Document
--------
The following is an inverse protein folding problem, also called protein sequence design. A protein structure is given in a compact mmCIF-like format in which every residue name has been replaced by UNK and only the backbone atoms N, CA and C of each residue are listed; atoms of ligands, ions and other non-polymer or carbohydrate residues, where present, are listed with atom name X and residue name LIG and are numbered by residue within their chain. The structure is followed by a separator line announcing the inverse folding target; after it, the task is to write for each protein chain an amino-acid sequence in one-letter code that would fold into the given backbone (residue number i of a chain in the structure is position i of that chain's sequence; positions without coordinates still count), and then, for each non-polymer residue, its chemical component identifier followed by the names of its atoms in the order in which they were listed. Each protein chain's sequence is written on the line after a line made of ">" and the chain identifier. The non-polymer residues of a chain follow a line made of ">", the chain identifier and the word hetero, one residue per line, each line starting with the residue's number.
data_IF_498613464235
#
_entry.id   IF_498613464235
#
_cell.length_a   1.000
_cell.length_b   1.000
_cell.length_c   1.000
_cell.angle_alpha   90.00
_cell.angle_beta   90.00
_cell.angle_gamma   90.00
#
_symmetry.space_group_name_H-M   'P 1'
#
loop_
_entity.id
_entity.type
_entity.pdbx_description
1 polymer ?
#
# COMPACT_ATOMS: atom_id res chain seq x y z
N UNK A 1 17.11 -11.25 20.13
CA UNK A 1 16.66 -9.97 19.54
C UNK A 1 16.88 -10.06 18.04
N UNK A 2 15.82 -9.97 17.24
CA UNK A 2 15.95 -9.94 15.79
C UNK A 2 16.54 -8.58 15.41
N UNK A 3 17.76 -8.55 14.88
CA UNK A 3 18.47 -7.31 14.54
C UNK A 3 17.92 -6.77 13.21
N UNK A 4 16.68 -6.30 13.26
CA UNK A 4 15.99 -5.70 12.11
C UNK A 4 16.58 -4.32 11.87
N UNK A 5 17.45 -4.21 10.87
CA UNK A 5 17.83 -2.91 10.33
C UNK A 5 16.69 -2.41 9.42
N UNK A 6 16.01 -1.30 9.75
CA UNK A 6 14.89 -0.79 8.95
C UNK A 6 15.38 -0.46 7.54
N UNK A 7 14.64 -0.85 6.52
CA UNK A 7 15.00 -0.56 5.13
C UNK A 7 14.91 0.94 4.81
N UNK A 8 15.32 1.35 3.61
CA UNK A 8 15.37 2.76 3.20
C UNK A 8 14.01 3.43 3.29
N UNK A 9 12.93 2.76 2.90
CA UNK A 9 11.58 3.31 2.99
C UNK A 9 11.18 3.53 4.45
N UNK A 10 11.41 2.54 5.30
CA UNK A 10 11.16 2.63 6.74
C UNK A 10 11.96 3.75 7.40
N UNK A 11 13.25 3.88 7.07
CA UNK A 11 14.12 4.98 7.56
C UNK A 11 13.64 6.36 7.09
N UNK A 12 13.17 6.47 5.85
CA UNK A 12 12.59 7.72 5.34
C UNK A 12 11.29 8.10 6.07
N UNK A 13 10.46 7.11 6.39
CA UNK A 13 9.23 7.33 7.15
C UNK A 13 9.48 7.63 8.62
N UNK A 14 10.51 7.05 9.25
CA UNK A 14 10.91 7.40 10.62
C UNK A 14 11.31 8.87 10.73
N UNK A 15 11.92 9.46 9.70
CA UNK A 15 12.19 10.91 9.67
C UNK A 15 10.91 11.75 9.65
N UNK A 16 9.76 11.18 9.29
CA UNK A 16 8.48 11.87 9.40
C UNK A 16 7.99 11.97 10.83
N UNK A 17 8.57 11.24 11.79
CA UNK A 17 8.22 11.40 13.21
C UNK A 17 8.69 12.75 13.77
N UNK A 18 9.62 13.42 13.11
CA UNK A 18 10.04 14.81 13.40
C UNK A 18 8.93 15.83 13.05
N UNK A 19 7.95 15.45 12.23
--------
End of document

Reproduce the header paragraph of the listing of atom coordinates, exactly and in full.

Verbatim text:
The following is an inverse protein folding problem, also called protein sequence design. A protein structure is given in a compact mmCIF-like format in which every residue name has been replaced by UNK and only the backbone atoms N, CA and C of each residue are listed; atoms of ligands, ions and other non-polymer or carbohydrate residues, where present, are listed with atom name X and residue name LIG and are numbered by residue within their chain. The structure is followed by a separator line announcing the inverse folding target; after it, the task is to write for each protein chain an amino-acid sequence in one-letter code that would fold into the given backbone (residue number i of a chain in the structure is position i of that chain's sequence; positions without coordinates still count), and then, for each non-polymer residue, its chemical component identifier followed by the names of its atoms in the order in which they were listed. Each protein chain's sequence is written on the line after a line made of ">" and the chain identifier. The non-polymer residues of a chain follow a line made of ">", the chain identifier and the word hetero, one residue per line, each line starting with the residue's number.